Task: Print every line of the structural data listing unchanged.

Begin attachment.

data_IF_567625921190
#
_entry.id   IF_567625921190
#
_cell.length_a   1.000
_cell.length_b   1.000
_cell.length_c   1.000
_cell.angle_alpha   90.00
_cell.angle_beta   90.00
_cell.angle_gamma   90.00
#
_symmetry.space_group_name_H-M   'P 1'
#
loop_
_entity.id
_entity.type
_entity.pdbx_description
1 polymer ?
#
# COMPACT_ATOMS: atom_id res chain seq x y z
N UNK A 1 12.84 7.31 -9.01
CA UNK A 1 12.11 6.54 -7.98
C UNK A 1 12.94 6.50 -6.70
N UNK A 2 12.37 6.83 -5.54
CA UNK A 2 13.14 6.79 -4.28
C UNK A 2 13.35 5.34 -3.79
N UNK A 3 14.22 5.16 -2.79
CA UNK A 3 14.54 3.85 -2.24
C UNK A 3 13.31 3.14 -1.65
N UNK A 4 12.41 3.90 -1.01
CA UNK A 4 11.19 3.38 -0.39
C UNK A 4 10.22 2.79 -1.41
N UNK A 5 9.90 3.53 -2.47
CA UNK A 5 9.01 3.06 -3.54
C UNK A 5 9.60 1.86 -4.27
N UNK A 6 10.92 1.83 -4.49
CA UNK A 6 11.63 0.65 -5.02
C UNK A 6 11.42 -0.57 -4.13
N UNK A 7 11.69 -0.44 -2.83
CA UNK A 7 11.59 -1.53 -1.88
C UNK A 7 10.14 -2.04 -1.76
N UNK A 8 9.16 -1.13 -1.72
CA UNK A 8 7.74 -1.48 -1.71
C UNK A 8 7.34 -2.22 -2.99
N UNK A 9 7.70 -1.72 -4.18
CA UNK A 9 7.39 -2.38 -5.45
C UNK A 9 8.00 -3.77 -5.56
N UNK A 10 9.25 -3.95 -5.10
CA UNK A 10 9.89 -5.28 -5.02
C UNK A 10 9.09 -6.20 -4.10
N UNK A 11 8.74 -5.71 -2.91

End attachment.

data_IF_567625921190
#
_entry.id   IF_567625921190
#
_cell.length_a   1.000
_cell.length_b   1.000
_cell.length_c   1.000
_cell.angle_alpha   90.00
_cell.angle_beta   90.00
_cell.angle_gamma   90.00
#
_symmetry.space_group_name_H-M   'P 1'
#
loop_
_entity.id
_entity.type
_entity.pdbx_description
1 polymer ?
#
# COMPACT_ATOMS: atom_id res chain seq x y z
N UNK A 1 12.84 7.31 -9.01
CA UNK A 1 12.11 6.54 -7.98
C UNK A 1 12.94 6.50 -6.70
N UNK A 2 12.37 6.83 -5.54
CA UNK A 2 13.14 6.79 -4.28
C UNK A 2 13.35 5.34 -3.79
N UNK A 3 14.22 5.16 -2.79
CA UNK A 3 14.54 3.85 -2.24
C UNK A 3 13.31 3.14 -1.65
N UNK A 4 12.41 3.90 -1.01
CA UNK A 4 11.19 3.38 -0.39
C UNK A 4 10.22 2.79 -1.41
N UNK A 5 9.90 3.53 -2.47
CA UNK A 5 9.01 3.06 -3.54
C UNK A 5 9.60 1.86 -4.27
N UNK A 6 10.92 1.83 -4.49
CA UNK A 6 11.63 0.65 -5.02
C UNK A 6 11.42 -0.57 -4.13
N UNK A 7 11.69 -0.44 -2.83
CA UNK A 7 11.59 -1.53 -1.88
C UNK A 7 10.14 -2.04 -1.76
N UNK A 8 9.16 -1.13 -1.72
CA UNK A 8 7.74 -1.48 -1.71
C UNK A 8 7.34 -2.22 -2.99
N UNK A 9 7.70 -1.72 -4.18
CA UNK A 9 7.39 -2.38 -5.45
C UNK A 9 8.00 -3.77 -5.56
N UNK A 10 9.25 -3.95 -5.10
CA UNK A 10 9.89 -5.28 -5.02
C UNK A 10 9.09 -6.20 -4.10
N UNK A 11 8.74 -5.71 -2.91